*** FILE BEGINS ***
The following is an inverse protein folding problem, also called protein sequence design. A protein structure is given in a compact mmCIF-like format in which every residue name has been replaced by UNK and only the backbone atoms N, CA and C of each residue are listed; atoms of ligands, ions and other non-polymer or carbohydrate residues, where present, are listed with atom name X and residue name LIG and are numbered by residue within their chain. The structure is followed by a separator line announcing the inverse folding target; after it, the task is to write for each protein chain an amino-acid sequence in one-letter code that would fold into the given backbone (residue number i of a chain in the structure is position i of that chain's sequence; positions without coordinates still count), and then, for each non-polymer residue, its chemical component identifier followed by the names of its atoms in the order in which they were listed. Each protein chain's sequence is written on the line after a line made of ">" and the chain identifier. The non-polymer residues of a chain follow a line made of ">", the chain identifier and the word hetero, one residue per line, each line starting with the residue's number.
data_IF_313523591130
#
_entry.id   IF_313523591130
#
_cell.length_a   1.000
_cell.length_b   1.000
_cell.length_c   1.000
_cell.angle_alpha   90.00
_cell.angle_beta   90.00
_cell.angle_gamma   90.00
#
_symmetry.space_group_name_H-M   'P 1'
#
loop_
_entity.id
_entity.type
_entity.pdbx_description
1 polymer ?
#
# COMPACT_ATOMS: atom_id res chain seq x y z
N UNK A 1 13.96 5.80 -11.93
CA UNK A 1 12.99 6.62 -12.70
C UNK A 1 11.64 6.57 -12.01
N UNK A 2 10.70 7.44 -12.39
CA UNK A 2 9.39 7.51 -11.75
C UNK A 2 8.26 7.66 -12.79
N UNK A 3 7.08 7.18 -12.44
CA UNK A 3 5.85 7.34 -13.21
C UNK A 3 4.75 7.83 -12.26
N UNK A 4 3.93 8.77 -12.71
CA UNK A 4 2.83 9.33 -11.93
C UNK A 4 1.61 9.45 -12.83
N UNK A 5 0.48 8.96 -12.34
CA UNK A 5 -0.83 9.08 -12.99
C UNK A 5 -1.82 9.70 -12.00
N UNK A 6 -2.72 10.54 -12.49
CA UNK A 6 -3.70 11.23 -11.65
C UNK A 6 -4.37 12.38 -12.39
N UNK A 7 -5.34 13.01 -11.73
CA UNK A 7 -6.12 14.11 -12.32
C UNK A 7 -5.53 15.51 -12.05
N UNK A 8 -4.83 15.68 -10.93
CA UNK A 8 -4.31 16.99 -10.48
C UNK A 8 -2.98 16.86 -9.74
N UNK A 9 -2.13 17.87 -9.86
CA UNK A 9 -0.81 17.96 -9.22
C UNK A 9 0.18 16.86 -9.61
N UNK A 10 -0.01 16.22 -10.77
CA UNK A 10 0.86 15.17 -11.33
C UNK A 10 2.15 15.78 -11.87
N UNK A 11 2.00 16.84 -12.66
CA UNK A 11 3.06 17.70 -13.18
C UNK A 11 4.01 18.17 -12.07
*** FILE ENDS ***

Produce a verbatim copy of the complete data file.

The following is an inverse protein folding problem, also called protein sequence design. A protein structure is given in a compact mmCIF-like format in which every residue name has been replaced by UNK and only the backbone atoms N, CA and C of each residue are listed; atoms of ligands, ions and other non-polymer or carbohydrate residues, where present, are listed with atom name X and residue name LIG and are numbered by residue within their chain. The structure is followed by a separator line announcing the inverse folding target; after it, the task is to write for each protein chain an amino-acid sequence in one-letter code that would fold into the given backbone (residue number i of a chain in the structure is position i of that chain's sequence; positions without coordinates still count), and then, for each non-polymer residue, its chemical component identifier followed by the names of its atoms in the order in which they were listed. Each protein chain's sequence is written on the line after a line made of ">" and the chain identifier. The non-polymer residues of a chain follow a line made of ">", the chain identifier and the word hetero, one residue per line, each line starting with the residue's number.
data_IF_313523591130
#
_entry.id   IF_313523591130
#
_cell.length_a   1.000
_cell.length_b   1.000
_cell.length_c   1.000
_cell.angle_alpha   90.00
_cell.angle_beta   90.00
_cell.angle_gamma   90.00
#
_symmetry.space_group_name_H-M   'P 1'
#
loop_
_entity.id
_entity.type
_entity.pdbx_description
1 polymer ?
#
# COMPACT_ATOMS: atom_id res chain seq x y z
N UNK A 1 13.96 5.80 -11.93
CA UNK A 1 12.99 6.62 -12.70
C UNK A 1 11.64 6.57 -12.01
N UNK A 2 10.70 7.44 -12.39
CA UNK A 2 9.39 7.51 -11.75
C UNK A 2 8.26 7.66 -12.79
N UNK A 3 7.08 7.18 -12.44
CA UNK A 3 5.85 7.34 -13.21
C UNK A 3 4.75 7.83 -12.26
N UNK A 4 3.93 8.77 -12.71
CA UNK A 4 2.83 9.33 -11.93
C UNK A 4 1.61 9.45 -12.83
N UNK A 5 0.48 8.96 -12.34
CA UNK A 5 -0.83 9.08 -12.99
C UNK A 5 -1.82 9.70 -12.00
N UNK A 6 -2.72 10.54 -12.49
CA UNK A 6 -3.70 11.23 -11.65
C UNK A 6 -4.37 12.38 -12.39
N UNK A 7 -5.34 13.01 -11.73
CA UNK A 7 -6.12 14.11 -12.32
C UNK A 7 -5.53 15.51 -12.05
N UNK A 8 -4.83 15.68 -10.93
CA UNK A 8 -4.31 16.99 -10.48
C UNK A 8 -2.98 16.86 -9.74
N UNK A 9 -2.13 17.87 -9.86
CA UNK A 9 -0.81 17.96 -9.22
C UNK A 9 0.18 16.86 -9.61
N UNK A 10 -0.01 16.22 -10.77
CA UNK A 10 0.86 15.17 -11.33
C UNK A 10 2.15 15.78 -11.87
N UNK A 11 2.00 16.84 -12.66
CA UNK A 11 3.06 17.70 -13.18
C UNK A 11 4.01 18.17 -12.07